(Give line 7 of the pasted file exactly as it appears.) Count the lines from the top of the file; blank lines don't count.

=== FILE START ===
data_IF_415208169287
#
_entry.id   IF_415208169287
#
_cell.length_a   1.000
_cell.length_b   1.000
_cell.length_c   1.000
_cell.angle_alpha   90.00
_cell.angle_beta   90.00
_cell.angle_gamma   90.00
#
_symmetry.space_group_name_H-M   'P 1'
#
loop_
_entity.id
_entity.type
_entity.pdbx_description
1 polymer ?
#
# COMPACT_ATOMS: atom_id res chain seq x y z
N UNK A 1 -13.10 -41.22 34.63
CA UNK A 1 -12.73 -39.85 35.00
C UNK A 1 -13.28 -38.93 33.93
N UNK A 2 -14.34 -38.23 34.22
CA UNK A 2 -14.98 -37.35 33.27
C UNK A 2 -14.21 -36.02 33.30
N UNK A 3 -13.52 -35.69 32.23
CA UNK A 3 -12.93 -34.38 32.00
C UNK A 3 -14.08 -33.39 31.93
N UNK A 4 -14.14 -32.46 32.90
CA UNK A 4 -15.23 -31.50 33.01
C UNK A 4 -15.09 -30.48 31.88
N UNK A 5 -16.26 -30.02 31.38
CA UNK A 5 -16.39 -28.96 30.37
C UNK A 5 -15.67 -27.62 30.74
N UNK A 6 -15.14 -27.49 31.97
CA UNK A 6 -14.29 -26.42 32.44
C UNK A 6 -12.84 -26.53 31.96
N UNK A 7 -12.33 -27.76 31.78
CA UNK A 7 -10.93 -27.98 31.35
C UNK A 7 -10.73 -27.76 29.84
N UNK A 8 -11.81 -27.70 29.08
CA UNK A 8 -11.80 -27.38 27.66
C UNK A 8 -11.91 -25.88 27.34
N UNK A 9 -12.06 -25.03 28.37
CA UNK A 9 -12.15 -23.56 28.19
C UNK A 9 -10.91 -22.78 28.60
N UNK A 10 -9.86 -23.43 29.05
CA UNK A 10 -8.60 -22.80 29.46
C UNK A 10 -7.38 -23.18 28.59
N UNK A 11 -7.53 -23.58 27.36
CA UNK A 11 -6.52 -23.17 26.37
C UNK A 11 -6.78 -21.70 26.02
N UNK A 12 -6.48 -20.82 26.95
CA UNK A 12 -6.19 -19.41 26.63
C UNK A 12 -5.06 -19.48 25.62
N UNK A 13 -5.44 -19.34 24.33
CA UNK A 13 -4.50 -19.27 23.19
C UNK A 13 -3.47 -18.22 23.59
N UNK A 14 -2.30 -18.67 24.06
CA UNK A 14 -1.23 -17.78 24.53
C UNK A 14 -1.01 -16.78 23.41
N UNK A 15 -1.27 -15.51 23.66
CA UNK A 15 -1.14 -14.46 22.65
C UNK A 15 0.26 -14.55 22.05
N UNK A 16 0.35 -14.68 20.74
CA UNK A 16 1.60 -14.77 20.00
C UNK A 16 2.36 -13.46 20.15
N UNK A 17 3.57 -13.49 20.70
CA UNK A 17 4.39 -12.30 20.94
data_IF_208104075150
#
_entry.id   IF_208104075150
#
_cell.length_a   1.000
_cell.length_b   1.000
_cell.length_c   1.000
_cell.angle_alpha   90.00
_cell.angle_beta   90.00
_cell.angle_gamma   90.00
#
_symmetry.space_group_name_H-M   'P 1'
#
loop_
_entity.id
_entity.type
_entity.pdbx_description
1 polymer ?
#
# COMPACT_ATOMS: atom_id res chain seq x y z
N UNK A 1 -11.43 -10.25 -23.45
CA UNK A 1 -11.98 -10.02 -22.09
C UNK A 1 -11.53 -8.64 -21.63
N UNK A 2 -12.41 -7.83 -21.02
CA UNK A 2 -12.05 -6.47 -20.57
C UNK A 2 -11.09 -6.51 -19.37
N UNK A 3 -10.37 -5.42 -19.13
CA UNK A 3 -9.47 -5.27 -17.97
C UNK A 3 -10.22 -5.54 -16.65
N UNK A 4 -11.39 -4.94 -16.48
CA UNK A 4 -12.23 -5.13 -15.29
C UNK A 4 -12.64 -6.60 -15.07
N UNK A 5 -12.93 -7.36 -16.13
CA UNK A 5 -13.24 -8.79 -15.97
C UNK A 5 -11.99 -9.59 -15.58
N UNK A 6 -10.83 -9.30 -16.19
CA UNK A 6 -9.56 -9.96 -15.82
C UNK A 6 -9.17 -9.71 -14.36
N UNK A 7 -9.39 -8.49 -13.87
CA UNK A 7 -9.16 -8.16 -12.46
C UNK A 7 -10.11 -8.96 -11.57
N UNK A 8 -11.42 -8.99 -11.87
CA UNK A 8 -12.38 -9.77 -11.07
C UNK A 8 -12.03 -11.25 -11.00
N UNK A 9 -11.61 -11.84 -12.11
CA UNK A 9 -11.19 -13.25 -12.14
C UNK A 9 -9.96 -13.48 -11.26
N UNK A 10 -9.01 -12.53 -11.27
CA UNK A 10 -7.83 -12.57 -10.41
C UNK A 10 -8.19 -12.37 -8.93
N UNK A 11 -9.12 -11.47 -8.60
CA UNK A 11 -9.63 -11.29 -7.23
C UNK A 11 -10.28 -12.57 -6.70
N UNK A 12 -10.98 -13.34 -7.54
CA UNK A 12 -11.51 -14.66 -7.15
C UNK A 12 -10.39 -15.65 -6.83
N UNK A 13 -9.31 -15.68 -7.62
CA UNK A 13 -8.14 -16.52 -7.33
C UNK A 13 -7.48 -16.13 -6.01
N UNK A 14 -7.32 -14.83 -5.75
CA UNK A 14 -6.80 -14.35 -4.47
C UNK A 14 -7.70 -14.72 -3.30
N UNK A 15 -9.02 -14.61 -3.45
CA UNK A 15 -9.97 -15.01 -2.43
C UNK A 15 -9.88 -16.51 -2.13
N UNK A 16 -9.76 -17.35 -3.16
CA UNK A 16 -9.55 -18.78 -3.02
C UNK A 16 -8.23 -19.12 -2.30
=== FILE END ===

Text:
_cell.length_c   1.000